Researchers at the Massachusetts Institute of Technology (MIT) in the US have developed a biodegradable system based on silk to replace harmful microplastics added to agricultural products, paints, and cosmetics.

Microplastics, tiny particles of plastic that are now found worldwide in the air, water, and soil, are increasingly recognised as a serious pollution threat, and have been found in the bloodstream of animals and people around the world.

Unlike the high-quality silk threads used for fine fabrics, the silk protein used in the new alternative material is widely available and less expensive.

While silkworm cocoons must be painstakingly unwound to produce the fine threads needed for fabric, for this use, non-textile-quality cocoons can be used, and the silk fibres can simply be dissolved using a scalable water-based process.

Workers process silk threads at a farm of Aarong, a social enterprise, in Manikganj, Bangladesh on Nov. 15, 2021.(File Photo)IANS

The processing is so simple and tunable that the resulting material can be adapted to work on existing manufacturing equipment, potentially providing a simple "drop in" solution using existing factories, the team described in a paper in the journal 'Small'.

"We cannot solve the whole microplastics problem with one solution that fits them all. Ten per cent of a big number is still a big number. We'll solve climate change and pollution of the world one percent at a time," said Benedetto Marelli, MIT professor of civil and environmental engineering.

Silk is recognised as safe for food or medical use, as it is non-toxic and degrades naturally in the body. In lab tests, the researchers demonstrated that the silk-based coating material could be used in existing, standard spray-based manufacturing equipment to make a standard water-soluble.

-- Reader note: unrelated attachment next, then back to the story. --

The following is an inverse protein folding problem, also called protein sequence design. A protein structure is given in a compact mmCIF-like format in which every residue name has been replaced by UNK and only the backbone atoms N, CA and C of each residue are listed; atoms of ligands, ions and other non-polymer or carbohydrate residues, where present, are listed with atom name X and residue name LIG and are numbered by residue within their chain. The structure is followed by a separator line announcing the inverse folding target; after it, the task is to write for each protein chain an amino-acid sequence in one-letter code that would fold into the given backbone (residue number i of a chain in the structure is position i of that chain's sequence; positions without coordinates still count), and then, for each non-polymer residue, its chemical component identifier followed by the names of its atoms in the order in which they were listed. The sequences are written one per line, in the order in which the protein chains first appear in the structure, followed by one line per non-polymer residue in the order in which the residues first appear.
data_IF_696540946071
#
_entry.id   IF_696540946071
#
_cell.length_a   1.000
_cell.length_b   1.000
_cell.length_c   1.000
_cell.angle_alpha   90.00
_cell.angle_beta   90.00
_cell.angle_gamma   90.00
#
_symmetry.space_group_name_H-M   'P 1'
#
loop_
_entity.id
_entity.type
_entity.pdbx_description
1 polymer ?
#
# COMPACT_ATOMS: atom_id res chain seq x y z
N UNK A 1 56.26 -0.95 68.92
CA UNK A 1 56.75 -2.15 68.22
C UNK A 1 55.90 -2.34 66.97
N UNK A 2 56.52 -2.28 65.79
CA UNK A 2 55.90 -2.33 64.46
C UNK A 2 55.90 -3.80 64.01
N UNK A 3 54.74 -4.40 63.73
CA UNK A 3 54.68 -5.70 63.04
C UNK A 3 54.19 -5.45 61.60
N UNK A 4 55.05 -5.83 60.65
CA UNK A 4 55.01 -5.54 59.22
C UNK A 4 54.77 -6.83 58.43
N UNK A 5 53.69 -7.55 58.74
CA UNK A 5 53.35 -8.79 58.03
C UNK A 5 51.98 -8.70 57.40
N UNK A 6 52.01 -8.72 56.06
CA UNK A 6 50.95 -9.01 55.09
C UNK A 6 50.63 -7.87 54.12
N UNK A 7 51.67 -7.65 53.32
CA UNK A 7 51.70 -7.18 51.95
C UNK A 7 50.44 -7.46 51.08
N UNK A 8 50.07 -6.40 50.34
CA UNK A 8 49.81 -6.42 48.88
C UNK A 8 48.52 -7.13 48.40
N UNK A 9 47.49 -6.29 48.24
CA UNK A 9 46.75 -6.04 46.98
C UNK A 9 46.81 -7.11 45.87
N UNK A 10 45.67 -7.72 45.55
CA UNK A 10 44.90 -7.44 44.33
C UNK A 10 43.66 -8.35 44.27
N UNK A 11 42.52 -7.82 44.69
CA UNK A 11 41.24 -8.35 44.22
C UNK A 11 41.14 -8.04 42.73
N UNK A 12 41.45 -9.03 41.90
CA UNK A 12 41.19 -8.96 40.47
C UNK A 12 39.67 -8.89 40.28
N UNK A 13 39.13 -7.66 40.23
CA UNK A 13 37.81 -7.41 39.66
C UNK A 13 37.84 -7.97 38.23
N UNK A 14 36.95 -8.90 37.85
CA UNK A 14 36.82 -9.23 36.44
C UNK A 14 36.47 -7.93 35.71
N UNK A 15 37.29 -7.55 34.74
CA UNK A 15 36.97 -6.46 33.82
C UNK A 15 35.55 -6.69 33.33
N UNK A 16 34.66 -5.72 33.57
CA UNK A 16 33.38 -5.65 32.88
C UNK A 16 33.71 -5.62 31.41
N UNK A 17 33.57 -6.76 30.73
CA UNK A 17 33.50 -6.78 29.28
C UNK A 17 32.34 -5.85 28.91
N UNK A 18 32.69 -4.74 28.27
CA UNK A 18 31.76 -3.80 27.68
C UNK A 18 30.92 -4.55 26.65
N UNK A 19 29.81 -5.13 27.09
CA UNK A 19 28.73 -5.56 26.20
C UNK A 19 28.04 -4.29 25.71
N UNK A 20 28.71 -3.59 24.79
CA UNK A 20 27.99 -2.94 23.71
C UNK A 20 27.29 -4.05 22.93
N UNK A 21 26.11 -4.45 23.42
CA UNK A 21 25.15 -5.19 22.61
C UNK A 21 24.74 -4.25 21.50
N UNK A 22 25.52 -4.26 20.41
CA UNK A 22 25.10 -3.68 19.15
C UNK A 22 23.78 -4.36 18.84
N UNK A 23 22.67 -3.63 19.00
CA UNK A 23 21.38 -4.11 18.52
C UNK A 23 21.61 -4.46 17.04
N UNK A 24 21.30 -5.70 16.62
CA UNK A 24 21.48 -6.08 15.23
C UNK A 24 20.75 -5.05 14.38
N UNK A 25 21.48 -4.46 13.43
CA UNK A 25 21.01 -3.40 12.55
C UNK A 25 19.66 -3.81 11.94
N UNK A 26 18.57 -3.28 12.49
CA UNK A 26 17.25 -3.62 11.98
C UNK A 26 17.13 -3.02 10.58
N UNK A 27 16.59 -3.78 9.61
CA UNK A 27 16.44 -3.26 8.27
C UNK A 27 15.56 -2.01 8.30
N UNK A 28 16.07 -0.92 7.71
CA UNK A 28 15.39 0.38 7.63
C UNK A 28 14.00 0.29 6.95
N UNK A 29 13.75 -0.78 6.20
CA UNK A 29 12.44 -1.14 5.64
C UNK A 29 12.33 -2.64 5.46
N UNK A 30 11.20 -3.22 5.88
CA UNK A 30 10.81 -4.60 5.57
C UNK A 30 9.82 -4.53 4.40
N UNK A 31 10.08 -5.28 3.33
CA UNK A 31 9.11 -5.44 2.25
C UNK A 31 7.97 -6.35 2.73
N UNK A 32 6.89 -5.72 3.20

Microencapsulated herbicide product was then tested in a greenhouse on a corn crop. The test showed it worked even better than an existing commercial product, inflicting less damage to the plants, said Muchun Liu, doctoral student at MIT.


The secret to making the material compatible with existing equipment, Liu explained, is in the tunability of the silk material.

The material can be hydrophobic (water-repelling) even though it is made and processed in a water solution, or it can be hydrophilic (water-attracting), or anywhere in between, and for a given application it can be made to match the characteristics of the material it is being used to replace.

The new method can make use of low-grade silk that is unusable for fabrics, and large quantities of which are currently discarded because they have no significant uses, Liu said. It can also use used, discarded silk fabric, diverting that material from being disposed of in landfills.